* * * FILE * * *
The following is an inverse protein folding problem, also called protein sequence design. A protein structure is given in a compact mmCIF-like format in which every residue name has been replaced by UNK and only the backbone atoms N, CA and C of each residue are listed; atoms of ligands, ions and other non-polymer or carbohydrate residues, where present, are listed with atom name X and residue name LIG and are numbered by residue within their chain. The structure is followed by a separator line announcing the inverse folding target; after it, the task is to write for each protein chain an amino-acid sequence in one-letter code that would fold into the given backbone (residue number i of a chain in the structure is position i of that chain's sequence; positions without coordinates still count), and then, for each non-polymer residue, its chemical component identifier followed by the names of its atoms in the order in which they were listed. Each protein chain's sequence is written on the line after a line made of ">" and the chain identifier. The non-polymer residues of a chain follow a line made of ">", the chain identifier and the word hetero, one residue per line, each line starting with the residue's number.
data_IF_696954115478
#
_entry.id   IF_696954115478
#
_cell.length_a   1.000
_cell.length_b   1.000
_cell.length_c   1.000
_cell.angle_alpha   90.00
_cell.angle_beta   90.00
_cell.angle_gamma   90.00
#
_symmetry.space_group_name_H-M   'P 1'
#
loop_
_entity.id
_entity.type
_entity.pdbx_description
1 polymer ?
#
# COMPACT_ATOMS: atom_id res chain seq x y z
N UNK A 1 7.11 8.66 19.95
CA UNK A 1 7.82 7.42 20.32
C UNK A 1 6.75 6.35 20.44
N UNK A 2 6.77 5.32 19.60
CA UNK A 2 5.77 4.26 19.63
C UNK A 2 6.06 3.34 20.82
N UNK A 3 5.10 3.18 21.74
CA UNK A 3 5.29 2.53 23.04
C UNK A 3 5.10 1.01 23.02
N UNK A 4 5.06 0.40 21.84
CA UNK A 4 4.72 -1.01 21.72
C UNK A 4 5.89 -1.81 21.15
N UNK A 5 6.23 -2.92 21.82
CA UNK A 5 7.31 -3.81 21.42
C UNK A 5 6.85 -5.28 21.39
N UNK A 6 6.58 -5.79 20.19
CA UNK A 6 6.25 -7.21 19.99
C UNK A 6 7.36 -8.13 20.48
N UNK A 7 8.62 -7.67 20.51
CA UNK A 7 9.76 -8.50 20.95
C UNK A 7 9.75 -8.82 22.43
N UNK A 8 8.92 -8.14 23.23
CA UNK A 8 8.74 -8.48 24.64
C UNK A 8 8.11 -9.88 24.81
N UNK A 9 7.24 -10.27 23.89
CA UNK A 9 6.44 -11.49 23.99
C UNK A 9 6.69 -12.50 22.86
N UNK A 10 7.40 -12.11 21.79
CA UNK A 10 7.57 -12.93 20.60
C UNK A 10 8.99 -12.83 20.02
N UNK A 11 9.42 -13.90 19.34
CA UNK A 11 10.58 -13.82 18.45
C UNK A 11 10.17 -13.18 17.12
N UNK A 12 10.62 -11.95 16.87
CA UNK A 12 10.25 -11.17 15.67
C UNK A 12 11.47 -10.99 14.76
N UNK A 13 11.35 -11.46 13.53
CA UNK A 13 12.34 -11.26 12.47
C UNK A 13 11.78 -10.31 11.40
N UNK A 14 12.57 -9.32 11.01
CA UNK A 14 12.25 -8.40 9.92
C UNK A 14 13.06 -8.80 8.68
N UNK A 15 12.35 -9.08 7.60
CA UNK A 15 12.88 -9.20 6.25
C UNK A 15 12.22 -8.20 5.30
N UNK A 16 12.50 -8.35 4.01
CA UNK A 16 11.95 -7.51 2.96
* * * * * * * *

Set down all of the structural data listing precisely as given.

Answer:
The following is an inverse protein folding problem, also called protein sequence design. A protein structure is given in a compact mmCIF-like format in which every residue name has been replaced by UNK and only the backbone atoms N, CA and C of each residue are listed; atoms of ligands, ions and other non-polymer or carbohydrate residues, where present, are listed with atom name X and residue name LIG and are numbered by residue within their chain. The structure is followed by a separator line announcing the inverse folding target; after it, the task is to write for each protein chain an amino-acid sequence in one-letter code that would fold into the given backbone (residue number i of a chain in the structure is position i of that chain's sequence; positions without coordinates still count), and then, for each non-polymer residue, its chemical component identifier followed by the names of its atoms in the order in which they were listed. Each protein chain's sequence is written on the line after a line made of ">" and the chain identifier. The non-polymer residues of a chain follow a line made of ">", the chain identifier and the word hetero, one residue per line, each line starting with the residue's number.
data_IF_696954115478
#
_entry.id   IF_696954115478
#
_cell.length_a   1.000
_cell.length_b   1.000
_cell.length_c   1.000
_cell.angle_alpha   90.00
_cell.angle_beta   90.00
_cell.angle_gamma   90.00
#
_symmetry.space_group_name_H-M   'P 1'
#
loop_
_entity.id
_entity.type
_entity.pdbx_description
1 polymer ?
#
# COMPACT_ATOMS: atom_id res chain seq x y z
N UNK A 1 7.11 8.66 19.95
CA UNK A 1 7.82 7.42 20.32
C UNK A 1 6.75 6.35 20.44
N UNK A 2 6.77 5.32 19.60
CA UNK A 2 5.77 4.26 19.63
C UNK A 2 6.06 3.34 20.82
N UNK A 3 5.10 3.18 21.74
CA UNK A 3 5.29 2.53 23.04
C UNK A 3 5.10 1.01 23.02
N UNK A 4 5.06 0.40 21.84
CA UNK A 4 4.72 -1.01 21.72
C UNK A 4 5.89 -1.81 21.15
N UNK A 5 6.23 -2.92 21.82
CA UNK A 5 7.31 -3.81 21.42
C UNK A 5 6.85 -5.28 21.39
N UNK A 6 6.58 -5.79 20.19
CA UNK A 6 6.25 -7.21 19.99
C UNK A 6 7.36 -8.13 20.48
N UNK A 7 8.62 -7.67 20.51
CA UNK A 7 9.76 -8.50 20.95
C UNK A 7 9.75 -8.82 22.43
N UNK A 8 8.92 -8.14 23.23
CA UNK A 8 8.74 -8.48 24.64
C UNK A 8 8.11 -9.88 24.81
N UNK A 9 7.24 -10.27 23.89
CA UNK A 9 6.44 -11.49 23.99
C UNK A 9 6.69 -12.50 22.86
N UNK A 10 7.40 -12.11 21.79
CA UNK A 10 7.57 -12.93 20.60
C UNK A 10 8.99 -12.83 20.02
N UNK A 11 9.42 -13.90 19.34
CA UNK A 11 10.58 -13.82 18.45
C UNK A 11 10.17 -13.18 17.12
N UNK A 12 10.62 -11.95 16.87
CA UNK A 12 10.25 -11.17 15.67
C UNK A 12 11.47 -10.99 14.76
N UNK A 13 11.35 -11.46 13.53
CA UNK A 13 12.34 -11.26 12.47
C UNK A 13 11.78 -10.31 11.40
N UNK A 14 12.57 -9.32 11.01
CA UNK A 14 12.25 -8.40 9.92
C UNK A 14 13.06 -8.80 8.68
N UNK A 15 12.35 -9.08 7.60
CA UNK A 15 12.88 -9.20 6.25
C UNK A 15 12.22 -8.20 5.30
N UNK A 16 12.50 -8.35 4.01
CA UNK A 16 11.95 -7.51 2.96